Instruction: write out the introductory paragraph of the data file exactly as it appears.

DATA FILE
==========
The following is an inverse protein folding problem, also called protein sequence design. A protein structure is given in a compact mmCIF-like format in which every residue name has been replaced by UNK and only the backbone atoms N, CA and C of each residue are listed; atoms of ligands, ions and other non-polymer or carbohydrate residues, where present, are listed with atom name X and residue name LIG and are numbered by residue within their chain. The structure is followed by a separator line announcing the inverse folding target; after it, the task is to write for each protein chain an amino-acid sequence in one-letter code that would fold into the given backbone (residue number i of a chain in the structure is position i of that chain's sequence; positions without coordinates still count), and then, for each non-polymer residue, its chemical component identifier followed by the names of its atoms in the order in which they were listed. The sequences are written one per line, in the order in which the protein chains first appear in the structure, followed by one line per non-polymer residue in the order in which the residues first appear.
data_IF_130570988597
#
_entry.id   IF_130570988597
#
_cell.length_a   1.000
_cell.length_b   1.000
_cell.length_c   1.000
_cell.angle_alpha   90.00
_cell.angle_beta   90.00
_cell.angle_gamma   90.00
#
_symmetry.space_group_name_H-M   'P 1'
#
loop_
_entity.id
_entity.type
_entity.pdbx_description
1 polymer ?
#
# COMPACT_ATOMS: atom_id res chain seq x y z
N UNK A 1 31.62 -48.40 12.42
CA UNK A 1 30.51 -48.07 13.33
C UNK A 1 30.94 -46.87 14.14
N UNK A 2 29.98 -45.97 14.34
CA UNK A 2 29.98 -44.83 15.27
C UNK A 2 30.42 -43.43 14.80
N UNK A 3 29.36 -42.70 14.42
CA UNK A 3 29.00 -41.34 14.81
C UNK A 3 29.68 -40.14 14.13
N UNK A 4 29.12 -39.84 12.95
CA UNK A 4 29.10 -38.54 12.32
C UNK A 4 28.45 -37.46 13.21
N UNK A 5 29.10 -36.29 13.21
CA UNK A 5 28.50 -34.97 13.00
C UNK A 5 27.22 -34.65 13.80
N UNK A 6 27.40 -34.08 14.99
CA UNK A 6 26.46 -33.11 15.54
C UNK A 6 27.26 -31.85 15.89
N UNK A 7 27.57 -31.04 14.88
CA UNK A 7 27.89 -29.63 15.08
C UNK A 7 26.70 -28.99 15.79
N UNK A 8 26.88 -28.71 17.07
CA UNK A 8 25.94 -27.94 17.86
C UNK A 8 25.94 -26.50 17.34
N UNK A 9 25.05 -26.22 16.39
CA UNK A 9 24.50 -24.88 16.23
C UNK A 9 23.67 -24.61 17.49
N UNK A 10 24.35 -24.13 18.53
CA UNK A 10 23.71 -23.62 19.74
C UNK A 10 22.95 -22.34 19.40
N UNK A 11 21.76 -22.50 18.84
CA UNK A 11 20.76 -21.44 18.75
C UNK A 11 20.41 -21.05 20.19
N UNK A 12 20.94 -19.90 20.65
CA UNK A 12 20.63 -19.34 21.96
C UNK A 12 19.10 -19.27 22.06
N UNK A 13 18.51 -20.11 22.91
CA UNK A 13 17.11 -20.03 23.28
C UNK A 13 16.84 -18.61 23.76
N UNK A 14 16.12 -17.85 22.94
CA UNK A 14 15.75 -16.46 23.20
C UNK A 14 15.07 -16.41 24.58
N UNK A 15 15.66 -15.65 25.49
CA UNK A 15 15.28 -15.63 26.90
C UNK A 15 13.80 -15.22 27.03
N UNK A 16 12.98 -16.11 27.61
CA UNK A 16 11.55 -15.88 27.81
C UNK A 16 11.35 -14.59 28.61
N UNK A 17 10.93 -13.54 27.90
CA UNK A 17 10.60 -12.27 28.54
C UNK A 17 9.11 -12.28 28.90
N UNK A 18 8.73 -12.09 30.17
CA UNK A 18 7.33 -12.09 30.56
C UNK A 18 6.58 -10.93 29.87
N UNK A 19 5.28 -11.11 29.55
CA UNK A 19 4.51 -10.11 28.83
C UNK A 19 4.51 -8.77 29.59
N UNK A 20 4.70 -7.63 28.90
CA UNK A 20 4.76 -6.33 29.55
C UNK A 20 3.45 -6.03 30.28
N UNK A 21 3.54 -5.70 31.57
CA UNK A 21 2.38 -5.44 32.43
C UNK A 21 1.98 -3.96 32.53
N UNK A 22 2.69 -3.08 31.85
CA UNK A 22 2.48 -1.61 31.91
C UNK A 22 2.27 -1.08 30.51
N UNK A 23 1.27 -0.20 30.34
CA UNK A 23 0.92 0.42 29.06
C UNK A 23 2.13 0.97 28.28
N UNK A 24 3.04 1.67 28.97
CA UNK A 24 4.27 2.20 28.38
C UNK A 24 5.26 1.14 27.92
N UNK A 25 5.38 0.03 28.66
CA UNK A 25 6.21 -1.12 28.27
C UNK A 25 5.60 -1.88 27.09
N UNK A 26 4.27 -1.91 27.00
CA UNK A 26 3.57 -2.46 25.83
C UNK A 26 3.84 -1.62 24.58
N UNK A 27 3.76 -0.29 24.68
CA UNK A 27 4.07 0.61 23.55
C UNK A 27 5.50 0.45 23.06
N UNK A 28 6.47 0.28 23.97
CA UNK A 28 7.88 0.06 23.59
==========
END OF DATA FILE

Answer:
The following is an inverse protein folding problem, also called protein sequence design. A protein structure is given in a compact mmCIF-like format in which every residue name has been replaced by UNK and only the backbone atoms N, CA and C of each residue are listed; atoms of ligands, ions and other non-polymer or carbohydrate residues, where present, are listed with atom name X and residue name LIG and are numbered by residue within their chain. The structure is followed by a separator line announcing the inverse folding target; after it, the task is to write for each protein chain an amino-acid sequence in one-letter code that would fold into the given backbone (residue number i of a chain in the structure is position i of that chain's sequence; positions without coordinates still count), and then, for each non-polymer residue, its chemical component identifier followed by the names of its atoms in the order in which they were listed. The sequences are written one per line, in the order in which the protein chains first appear in the structure, followed by one line per non-polymer residue in the order in which the residues first appear.